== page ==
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Theorem: Let $R$ be a ring and $M$ a left $R$-module. Then, if $\left(M_\alpha\right)_{\alpha\in\mathcal{A}}$ is a set of submodules of $M$ then $\displaystyle \bigcap_{\alpha\in\mathcal{A}}M_\alpha\leqslant M$.

Proof: We know the intersection of subgroups of $M$ is a subgroup, and so it suffices to show that the intersection is stable under the $R$-multiplication. But, this is clear since if $x$ is in the intersection then $x\in M_\alpha$ for every $\alpha\in\mathcal{A}$ and since $M_\alpha\leqslant M$ we have that $rx\in M_\alpha$ and so $rx\in M_\alpha$ for every $\alpha\in\mathcal{A}$ and so $rx$ is in the intersection. $\blacksquare$

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Just as in the case of  rings we can define for a subset $X\subseteq M$ of a module $M$ the submodule generated by $X$, denoted $\langle X\rangle$ to be the intersection of all submodules of $M$ containing $X$. If $X=\{x_1,\cdots,x_n\}$ we are liable to write $\langle x_1,\cdots,x_n\rangle$ opposed to $\langle X\rangle$. If $M=\langle x_1,\cdots,x_n\rangle$ for some $x_1,\cdots,x_n\in M$ we say that $M$ is finitely generated and if $M=\langle x\rangle$ then $M$ is said to be cyclic (note that this jives with our previous group theoretic definition of cyclic groups).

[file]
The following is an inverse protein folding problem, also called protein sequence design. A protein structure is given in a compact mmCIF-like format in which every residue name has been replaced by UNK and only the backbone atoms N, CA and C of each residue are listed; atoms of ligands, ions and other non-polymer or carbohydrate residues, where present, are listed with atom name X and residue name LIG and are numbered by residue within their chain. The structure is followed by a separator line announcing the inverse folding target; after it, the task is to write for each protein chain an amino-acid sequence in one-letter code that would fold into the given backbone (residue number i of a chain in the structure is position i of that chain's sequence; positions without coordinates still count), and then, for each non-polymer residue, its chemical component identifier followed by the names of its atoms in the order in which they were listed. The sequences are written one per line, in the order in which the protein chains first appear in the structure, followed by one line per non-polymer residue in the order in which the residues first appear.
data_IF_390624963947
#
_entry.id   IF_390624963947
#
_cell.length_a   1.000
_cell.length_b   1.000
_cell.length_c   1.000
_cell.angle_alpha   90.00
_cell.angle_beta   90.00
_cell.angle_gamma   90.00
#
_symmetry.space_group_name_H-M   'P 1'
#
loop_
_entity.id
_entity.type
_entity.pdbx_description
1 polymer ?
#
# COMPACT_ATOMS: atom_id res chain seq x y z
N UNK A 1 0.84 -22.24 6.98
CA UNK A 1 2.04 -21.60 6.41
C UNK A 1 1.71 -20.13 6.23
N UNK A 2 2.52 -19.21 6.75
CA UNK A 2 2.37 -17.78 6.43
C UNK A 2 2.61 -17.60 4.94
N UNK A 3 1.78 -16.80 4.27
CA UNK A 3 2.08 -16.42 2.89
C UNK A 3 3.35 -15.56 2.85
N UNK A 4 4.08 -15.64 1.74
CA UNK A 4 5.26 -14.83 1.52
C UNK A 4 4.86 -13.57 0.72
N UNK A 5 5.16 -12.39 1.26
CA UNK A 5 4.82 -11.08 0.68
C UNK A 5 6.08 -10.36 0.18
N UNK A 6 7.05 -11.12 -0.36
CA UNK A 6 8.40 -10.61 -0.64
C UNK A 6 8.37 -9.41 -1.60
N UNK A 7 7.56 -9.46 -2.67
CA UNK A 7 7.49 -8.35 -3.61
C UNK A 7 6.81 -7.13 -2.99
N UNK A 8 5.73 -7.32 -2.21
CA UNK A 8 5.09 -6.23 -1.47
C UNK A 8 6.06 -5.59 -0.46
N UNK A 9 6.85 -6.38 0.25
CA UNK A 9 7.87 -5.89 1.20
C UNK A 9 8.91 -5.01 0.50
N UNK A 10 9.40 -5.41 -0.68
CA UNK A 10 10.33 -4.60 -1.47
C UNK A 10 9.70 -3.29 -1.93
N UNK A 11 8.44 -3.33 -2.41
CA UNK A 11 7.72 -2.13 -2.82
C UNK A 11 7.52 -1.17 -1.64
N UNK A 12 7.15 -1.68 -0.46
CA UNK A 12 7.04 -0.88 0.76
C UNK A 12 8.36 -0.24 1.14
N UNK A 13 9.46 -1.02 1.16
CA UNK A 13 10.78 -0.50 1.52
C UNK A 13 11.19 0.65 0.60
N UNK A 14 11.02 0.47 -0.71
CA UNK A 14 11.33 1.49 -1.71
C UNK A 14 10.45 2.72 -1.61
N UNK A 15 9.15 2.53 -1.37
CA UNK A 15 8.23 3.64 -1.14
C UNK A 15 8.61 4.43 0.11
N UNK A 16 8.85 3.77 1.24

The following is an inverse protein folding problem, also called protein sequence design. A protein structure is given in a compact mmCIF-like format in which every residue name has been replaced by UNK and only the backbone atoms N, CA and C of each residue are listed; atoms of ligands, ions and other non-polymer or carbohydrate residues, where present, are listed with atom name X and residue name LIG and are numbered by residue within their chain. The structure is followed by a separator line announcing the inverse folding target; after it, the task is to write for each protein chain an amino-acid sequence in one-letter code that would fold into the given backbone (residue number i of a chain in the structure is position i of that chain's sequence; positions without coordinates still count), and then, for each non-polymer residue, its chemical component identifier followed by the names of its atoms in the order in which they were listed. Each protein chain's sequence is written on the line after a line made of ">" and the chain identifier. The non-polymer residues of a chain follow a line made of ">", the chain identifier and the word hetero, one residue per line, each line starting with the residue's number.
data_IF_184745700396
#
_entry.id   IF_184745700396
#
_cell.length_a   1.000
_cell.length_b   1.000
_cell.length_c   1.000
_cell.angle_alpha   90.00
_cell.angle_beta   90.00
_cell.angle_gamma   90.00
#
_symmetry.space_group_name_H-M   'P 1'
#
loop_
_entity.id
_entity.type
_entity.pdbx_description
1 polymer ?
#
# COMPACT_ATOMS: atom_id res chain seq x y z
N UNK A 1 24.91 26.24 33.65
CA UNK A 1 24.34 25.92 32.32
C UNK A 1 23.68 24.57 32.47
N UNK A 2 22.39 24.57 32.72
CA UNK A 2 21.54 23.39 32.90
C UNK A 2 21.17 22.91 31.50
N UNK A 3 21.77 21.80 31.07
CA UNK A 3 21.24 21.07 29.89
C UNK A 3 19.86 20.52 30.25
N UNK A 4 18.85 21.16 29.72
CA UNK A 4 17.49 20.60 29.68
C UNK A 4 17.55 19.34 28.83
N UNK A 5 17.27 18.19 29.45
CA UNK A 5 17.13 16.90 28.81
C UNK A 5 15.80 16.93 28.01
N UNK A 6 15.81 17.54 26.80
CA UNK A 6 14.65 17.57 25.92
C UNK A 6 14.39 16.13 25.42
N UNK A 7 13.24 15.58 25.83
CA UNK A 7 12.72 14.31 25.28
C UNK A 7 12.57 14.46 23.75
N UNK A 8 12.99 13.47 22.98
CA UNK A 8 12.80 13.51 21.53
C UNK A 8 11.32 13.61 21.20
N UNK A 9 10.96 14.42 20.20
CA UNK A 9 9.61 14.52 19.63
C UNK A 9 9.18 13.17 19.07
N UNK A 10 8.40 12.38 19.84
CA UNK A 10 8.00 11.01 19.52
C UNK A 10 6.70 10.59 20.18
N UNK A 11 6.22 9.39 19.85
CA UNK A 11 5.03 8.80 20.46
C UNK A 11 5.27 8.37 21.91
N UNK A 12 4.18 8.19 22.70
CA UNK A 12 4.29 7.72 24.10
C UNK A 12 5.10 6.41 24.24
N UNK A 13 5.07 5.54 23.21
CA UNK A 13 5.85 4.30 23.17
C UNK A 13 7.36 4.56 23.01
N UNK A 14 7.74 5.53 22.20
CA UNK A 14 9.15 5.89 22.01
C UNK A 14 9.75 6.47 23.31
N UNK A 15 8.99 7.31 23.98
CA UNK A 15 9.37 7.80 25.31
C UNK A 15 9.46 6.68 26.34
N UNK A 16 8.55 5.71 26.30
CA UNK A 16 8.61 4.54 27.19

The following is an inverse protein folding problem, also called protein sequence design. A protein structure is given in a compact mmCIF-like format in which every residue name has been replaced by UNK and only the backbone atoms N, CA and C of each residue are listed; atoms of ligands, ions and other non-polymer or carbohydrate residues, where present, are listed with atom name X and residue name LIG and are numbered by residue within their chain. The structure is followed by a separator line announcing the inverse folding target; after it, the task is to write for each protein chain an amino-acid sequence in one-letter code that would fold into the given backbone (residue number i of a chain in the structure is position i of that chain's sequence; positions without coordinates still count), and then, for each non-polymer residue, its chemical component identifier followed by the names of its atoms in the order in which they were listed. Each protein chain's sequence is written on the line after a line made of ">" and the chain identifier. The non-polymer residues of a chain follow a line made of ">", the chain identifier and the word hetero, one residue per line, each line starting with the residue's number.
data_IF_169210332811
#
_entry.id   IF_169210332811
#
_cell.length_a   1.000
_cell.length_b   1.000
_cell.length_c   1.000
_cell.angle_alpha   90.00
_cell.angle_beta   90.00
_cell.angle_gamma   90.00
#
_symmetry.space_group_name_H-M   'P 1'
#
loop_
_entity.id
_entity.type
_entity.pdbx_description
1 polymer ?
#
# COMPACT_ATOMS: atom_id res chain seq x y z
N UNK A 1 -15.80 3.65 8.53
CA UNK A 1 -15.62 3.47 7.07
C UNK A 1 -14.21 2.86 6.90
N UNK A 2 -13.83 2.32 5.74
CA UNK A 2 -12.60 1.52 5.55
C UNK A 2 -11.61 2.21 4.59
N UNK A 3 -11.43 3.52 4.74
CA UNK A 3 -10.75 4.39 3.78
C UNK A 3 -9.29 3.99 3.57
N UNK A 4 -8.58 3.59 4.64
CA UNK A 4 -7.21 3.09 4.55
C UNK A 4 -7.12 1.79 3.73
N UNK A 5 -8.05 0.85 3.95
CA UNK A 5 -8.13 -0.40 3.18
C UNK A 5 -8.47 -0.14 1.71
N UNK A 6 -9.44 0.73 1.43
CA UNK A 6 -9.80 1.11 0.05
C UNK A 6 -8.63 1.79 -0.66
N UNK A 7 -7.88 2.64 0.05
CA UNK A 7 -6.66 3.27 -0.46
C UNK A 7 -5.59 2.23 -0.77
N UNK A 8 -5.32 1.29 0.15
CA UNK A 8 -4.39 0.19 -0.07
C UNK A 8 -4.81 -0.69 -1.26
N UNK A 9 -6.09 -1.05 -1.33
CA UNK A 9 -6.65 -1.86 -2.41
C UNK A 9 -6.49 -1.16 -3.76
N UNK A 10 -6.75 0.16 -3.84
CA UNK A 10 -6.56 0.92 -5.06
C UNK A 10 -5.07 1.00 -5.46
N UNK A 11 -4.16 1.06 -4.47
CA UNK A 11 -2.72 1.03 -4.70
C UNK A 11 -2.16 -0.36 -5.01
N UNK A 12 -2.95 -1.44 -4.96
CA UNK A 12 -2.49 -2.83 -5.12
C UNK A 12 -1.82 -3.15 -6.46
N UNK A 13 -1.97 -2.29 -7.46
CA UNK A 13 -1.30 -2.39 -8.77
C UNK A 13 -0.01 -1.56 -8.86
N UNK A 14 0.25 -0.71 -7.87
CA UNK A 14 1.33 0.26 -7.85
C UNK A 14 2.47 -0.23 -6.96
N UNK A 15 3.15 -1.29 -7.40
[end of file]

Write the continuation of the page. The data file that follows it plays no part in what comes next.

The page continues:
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Now, note that in linear algebra there is a notion of something which looks fishly close to the above definition, the span of a set of vectors,denoted $RX$ (or just $Rx$ if $X=\{x\}$) or $\text{span}_R(X)$, for a set $X\subseteq M$, which was defined to be the set of linear combinations of elements of $X$ (linear combination here has the same meaning as it did in linear algebra). To be more formal if $M$ is a left $R$-module and $X\subseteq R$ we define $\text{span}_R(X)$ to be the following set $\left\{r_1 x_1+\cdots+r_n x_n:r_k\in R\text{ and }x_k\in X\right\}$. The first thing to note is that $\text{span}_R(X)$ is always a submodule of $M$ trivially. That said, the important thing to note is that in general $\text{span}_R(X)$ is not equal to $\langle X\rangle$. To see this consider $\mathbb{Z}$ as a module over $2\mathbb{Z}$, note then that $2\mathbb{Z}\{1\}=2\mathbb{Z}$ and so does not even contain $1$! The thing to note is that if $M$ is not a unital there is no reason for $Rx$ to even contain $x$ (for example). That said, if $M$ is unital then $\langle X\rangle$ and $\text{span}_R(X)$ do coincide (as is consistent with our previous knowledge of linear algebra over fields):